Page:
This is a big contrast with compliance activities. In the event of an audit, the typical approach that IT teams will have to undertake is to search through available email records and files around a specific topic. This represents a big potential time investment. However, just like any disaster, these audit events can’t be predicted in advance, so many companies choose not to invest here if they can avoid it.
The problem is that more data is being created on mobile devices without touching central IT systems. If an audit event does come up, then the IT team can find themselves unable to build up the full picture of what really took place. What if the critical communications took place over a channel that did not have its data adequately backed up, or the user forgot to save their data centrally rather than on their own device? Is the data stored on a cloud service rather than on a central IT system?
To prevent this from becoming an issue, it’s possible to take a more proactive approach to data protection. Rather than existing traditional approaches to capturing data that rely on centralisation of data, it’s worth looking at how data created on mobile devices can be added to the business continuity planning process instead.
As documents are created, they can be scanned automatically to check for personally identifiable information that needs to meet compliance rules around security. If and when one of these files is created, the necessary rules on security and retention can then be applied. This approach is more practical than relying on human intervention; indeed, it should be based on taking the same ‘ease of use’ priority that mobile app developers have to bear in mind.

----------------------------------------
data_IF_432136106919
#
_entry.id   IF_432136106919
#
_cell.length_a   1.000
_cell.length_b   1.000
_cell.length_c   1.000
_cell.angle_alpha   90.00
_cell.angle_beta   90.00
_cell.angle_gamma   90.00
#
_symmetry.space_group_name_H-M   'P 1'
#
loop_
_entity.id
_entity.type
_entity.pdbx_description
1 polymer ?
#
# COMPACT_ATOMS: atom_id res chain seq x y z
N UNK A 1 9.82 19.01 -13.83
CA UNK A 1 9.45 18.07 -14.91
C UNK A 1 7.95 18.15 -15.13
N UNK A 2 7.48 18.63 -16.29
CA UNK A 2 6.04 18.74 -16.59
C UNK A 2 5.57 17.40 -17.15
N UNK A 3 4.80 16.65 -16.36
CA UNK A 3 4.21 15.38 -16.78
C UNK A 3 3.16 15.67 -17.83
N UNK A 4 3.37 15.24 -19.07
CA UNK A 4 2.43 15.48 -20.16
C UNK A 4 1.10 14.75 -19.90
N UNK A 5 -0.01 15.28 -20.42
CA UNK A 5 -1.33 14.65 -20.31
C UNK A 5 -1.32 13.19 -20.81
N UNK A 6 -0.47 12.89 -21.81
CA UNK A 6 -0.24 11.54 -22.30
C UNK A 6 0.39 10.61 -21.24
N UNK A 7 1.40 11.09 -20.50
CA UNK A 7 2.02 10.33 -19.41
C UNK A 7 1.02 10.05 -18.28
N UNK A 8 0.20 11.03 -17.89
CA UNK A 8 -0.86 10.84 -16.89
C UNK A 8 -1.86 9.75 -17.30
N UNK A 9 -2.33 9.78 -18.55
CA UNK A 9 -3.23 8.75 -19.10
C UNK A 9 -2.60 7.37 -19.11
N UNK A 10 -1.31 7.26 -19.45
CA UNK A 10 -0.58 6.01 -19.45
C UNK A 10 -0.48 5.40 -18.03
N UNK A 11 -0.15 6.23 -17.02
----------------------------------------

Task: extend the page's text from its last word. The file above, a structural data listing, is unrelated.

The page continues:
At the same time, use of cloud services need not be another hurdle to successful disaster recovery planning and enforcement of compliance. New cloud DR services exist that can replace traditional DR services that are not fit for purpose; alternatively, existing business continuity plans can be supplemented through on-premises or hybrid cloud deployments. Over time, these separate tools can be consolidated to save on costs too.
As companies seek to remain competitive in today’s business landscape, the use of cloud services and mobile devices is increasing in size and scope. Individuals want more flexibility in how they work, while IT teams are looking to keep data protection plans in place that track against these new work patterns. As more and more employees become mobile workers, business continuity planning and DR strategies will have to move into this ‘mobile first’ world as well.